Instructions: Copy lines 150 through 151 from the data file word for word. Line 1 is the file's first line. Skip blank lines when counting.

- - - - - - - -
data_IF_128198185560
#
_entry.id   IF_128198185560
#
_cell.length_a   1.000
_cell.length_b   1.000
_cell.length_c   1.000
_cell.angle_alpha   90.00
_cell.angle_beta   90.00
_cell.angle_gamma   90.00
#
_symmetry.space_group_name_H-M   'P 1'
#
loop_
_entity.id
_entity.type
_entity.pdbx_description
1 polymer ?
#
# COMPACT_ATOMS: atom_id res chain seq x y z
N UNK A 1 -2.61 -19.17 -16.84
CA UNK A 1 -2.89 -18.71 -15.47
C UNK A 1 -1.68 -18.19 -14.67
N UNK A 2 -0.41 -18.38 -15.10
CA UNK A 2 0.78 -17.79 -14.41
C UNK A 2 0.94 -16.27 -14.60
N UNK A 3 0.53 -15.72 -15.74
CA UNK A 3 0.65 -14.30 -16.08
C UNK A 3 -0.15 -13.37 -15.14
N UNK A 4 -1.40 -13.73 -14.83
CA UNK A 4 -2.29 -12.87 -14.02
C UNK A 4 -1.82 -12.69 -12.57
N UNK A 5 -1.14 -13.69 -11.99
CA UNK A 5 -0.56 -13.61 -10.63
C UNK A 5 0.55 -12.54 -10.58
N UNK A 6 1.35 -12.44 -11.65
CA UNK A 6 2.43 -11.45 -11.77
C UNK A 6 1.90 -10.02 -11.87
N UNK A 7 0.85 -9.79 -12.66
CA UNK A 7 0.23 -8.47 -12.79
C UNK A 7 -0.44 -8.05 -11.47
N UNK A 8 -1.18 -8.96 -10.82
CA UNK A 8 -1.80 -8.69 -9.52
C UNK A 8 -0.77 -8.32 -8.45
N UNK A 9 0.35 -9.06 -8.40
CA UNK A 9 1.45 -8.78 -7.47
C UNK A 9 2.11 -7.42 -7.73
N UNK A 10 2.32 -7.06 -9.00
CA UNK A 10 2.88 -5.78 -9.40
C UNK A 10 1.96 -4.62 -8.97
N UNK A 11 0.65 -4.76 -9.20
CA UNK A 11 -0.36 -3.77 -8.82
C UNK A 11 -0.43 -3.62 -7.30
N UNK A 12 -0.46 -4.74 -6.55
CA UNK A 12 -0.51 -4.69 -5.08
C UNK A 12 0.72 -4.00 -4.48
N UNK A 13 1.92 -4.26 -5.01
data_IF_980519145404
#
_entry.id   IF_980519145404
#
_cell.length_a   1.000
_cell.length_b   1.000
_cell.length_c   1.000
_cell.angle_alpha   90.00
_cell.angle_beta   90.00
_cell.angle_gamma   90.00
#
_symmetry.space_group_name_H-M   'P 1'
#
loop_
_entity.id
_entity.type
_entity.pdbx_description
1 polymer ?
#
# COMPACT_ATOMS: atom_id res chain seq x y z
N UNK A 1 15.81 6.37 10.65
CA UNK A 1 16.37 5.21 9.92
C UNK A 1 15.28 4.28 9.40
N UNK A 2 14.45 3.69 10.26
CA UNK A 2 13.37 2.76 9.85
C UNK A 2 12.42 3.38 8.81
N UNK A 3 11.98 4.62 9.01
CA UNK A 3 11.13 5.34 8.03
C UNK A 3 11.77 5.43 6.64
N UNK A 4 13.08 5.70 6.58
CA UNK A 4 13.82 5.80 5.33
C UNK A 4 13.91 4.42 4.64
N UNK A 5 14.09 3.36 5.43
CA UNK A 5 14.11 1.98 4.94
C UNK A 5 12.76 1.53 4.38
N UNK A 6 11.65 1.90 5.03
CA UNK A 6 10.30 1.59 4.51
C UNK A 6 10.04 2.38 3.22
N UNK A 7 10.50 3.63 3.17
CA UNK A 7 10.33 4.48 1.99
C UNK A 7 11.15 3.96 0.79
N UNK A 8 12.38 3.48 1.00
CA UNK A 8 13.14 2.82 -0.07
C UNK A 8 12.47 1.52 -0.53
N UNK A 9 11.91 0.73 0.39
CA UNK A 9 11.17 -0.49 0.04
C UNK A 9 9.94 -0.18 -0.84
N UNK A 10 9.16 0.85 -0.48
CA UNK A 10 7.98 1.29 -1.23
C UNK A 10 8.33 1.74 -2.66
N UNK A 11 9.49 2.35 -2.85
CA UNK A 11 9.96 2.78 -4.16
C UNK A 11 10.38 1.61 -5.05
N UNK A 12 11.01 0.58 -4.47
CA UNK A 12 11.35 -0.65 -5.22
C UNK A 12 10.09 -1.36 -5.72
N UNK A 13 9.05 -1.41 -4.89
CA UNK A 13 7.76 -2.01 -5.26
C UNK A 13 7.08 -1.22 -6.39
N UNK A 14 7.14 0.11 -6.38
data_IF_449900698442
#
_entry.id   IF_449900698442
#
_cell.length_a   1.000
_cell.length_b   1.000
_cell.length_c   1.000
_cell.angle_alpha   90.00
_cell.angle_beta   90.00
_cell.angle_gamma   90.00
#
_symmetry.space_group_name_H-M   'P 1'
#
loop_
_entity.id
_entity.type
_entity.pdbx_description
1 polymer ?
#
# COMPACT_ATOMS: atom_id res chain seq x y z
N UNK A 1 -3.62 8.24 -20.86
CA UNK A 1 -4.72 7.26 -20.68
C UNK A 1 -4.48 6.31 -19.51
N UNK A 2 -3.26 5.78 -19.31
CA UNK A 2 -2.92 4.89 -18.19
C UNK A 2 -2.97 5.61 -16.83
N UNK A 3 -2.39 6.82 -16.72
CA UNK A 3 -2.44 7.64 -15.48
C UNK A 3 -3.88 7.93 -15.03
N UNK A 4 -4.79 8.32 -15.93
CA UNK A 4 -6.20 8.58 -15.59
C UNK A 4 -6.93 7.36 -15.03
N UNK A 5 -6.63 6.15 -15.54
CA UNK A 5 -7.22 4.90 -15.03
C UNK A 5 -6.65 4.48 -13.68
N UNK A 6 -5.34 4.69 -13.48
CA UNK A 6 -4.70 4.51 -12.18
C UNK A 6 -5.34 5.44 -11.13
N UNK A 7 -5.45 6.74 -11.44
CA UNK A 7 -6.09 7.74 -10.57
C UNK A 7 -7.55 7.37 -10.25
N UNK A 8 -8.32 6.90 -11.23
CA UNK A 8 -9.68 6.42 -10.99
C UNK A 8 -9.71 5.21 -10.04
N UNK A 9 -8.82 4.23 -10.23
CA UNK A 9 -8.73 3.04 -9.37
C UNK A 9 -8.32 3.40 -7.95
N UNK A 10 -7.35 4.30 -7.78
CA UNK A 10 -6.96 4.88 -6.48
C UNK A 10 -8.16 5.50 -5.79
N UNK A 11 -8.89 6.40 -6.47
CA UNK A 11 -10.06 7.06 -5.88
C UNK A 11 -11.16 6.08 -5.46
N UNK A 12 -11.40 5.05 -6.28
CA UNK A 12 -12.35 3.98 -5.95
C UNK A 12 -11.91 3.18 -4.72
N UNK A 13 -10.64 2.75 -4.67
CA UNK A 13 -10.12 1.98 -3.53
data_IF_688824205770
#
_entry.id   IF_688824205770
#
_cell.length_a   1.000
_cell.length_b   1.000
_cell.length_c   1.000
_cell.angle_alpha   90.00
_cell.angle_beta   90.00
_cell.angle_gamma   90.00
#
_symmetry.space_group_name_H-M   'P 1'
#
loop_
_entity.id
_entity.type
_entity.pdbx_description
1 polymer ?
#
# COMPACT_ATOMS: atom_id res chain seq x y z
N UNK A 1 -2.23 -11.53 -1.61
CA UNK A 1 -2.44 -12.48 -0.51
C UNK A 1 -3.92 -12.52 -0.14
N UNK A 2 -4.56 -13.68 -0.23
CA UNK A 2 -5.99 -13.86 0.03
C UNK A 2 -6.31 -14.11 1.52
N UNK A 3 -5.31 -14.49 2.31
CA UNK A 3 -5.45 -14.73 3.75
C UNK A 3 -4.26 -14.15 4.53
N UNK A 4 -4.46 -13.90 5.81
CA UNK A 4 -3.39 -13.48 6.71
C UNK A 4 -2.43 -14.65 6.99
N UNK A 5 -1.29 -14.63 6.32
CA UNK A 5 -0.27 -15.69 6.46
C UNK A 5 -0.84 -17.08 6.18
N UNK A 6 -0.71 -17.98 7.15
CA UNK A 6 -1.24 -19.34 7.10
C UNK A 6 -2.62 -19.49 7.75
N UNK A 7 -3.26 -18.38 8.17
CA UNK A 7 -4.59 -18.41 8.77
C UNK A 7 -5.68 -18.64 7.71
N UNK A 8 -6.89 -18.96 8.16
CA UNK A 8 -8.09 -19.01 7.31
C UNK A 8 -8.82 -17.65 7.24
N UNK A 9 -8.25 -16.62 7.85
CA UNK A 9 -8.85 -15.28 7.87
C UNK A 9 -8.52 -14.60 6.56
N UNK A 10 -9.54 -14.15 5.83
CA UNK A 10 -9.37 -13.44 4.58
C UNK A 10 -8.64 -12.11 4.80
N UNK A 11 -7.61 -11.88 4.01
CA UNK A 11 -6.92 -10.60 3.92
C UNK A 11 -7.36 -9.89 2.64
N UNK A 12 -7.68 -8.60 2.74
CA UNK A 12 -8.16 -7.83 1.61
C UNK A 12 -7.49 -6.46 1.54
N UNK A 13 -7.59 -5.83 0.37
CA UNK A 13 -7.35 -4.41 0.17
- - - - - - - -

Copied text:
N UNK A 5 -6.63 6.15 -15.54
CA UNK A 5 -7.22 4.90 -15.03